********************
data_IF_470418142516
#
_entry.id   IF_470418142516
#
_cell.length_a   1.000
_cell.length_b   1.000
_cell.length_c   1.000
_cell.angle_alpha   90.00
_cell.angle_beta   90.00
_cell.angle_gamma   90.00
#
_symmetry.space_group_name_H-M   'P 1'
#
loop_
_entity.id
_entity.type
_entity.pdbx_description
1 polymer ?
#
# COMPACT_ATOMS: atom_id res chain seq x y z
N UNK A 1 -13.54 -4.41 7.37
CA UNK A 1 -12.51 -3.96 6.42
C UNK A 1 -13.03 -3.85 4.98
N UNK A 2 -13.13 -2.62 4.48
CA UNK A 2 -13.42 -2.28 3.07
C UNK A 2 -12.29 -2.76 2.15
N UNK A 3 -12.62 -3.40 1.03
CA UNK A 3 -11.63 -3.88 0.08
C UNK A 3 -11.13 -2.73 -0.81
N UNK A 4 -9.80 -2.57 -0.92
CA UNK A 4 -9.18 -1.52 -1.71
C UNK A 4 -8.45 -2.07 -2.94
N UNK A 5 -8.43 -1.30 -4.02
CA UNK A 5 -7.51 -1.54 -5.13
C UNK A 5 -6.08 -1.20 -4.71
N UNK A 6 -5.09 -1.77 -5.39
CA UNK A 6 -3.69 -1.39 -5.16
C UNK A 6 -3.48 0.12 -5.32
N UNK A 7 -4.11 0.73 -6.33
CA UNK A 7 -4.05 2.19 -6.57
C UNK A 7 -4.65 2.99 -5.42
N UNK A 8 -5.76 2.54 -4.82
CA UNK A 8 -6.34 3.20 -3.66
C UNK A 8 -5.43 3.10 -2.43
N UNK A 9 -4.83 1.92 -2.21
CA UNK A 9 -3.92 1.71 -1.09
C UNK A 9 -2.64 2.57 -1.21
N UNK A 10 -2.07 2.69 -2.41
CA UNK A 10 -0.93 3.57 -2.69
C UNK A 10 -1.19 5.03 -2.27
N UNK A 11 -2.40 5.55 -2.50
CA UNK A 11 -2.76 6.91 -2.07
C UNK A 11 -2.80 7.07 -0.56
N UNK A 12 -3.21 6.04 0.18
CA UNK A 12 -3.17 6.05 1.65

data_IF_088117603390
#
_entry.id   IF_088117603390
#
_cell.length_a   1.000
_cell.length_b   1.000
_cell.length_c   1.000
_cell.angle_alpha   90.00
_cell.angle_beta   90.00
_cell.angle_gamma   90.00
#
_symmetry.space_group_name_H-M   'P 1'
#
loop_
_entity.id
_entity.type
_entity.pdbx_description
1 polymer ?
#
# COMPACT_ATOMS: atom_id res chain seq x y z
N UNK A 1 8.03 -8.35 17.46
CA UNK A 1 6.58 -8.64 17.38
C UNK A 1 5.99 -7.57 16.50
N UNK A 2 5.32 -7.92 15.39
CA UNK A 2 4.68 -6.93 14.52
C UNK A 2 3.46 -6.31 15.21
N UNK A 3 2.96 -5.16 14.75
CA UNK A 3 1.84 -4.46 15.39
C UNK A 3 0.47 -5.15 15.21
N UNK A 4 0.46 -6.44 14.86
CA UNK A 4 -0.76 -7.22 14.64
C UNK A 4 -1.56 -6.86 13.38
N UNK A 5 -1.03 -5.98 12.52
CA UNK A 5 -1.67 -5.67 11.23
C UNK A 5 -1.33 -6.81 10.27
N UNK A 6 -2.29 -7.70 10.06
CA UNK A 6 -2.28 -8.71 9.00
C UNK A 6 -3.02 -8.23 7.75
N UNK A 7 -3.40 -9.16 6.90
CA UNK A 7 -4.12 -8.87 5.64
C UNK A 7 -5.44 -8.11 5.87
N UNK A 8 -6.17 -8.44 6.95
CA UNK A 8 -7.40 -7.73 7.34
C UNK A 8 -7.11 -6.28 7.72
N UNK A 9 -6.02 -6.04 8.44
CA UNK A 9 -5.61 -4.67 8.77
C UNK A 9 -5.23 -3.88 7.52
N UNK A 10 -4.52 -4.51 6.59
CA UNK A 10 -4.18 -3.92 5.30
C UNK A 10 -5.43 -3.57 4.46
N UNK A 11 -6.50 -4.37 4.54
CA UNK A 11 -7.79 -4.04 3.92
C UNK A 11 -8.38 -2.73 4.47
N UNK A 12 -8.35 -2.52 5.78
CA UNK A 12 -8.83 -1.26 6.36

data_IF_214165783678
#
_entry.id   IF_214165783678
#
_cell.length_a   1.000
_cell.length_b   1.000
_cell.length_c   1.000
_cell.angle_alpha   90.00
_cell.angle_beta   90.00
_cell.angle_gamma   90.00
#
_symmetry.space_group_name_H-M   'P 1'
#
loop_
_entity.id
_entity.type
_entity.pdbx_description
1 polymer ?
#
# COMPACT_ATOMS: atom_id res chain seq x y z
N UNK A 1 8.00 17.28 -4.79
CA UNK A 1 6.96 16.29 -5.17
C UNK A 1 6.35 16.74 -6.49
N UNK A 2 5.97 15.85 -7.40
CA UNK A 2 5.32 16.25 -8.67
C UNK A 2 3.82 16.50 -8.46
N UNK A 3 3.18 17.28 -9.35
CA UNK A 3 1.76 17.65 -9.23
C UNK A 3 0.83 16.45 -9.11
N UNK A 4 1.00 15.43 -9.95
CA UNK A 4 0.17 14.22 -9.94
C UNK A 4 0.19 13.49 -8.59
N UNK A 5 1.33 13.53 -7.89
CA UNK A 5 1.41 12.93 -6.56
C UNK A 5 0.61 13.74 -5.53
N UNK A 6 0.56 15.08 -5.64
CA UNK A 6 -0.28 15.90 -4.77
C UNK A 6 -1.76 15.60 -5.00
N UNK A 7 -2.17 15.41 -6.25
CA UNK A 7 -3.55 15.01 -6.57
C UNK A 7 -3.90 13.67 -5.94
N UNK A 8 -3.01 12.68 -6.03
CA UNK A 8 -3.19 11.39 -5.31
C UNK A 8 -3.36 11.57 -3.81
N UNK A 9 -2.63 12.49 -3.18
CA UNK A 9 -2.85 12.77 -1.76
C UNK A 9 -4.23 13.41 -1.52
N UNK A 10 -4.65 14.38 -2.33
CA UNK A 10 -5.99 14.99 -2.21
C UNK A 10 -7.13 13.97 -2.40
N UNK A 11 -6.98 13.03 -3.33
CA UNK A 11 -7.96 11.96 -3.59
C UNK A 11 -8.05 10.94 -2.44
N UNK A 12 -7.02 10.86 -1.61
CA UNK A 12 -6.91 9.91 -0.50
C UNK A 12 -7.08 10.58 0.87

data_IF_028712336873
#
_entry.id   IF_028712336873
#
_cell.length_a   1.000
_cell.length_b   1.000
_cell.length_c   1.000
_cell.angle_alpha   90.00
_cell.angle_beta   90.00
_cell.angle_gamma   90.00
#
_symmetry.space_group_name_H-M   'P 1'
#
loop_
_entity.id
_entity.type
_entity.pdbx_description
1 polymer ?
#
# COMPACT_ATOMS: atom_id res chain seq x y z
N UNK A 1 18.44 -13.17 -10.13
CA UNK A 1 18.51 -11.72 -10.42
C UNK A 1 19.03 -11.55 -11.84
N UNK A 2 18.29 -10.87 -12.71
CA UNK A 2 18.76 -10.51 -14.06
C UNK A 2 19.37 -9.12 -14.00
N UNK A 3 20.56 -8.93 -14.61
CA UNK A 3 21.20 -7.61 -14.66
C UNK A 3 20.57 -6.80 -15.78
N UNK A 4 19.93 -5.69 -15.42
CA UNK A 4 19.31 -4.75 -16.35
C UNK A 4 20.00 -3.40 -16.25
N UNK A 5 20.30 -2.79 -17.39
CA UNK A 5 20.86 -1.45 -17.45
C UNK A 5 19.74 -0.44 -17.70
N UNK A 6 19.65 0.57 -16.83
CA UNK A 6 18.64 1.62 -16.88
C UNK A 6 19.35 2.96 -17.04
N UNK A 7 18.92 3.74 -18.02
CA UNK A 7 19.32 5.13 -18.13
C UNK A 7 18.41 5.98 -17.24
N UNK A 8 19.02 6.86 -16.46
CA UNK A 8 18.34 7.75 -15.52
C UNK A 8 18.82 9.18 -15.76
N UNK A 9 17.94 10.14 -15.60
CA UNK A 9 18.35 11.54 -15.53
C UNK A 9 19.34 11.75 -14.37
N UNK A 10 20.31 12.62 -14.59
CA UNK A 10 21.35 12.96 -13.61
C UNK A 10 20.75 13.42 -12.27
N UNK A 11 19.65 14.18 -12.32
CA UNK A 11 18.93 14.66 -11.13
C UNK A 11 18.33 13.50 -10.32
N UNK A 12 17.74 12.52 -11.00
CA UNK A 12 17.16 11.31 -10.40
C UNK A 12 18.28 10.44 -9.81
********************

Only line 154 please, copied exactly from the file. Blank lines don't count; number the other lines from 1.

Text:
C UNK A 8 -3.36 11.57 -3.81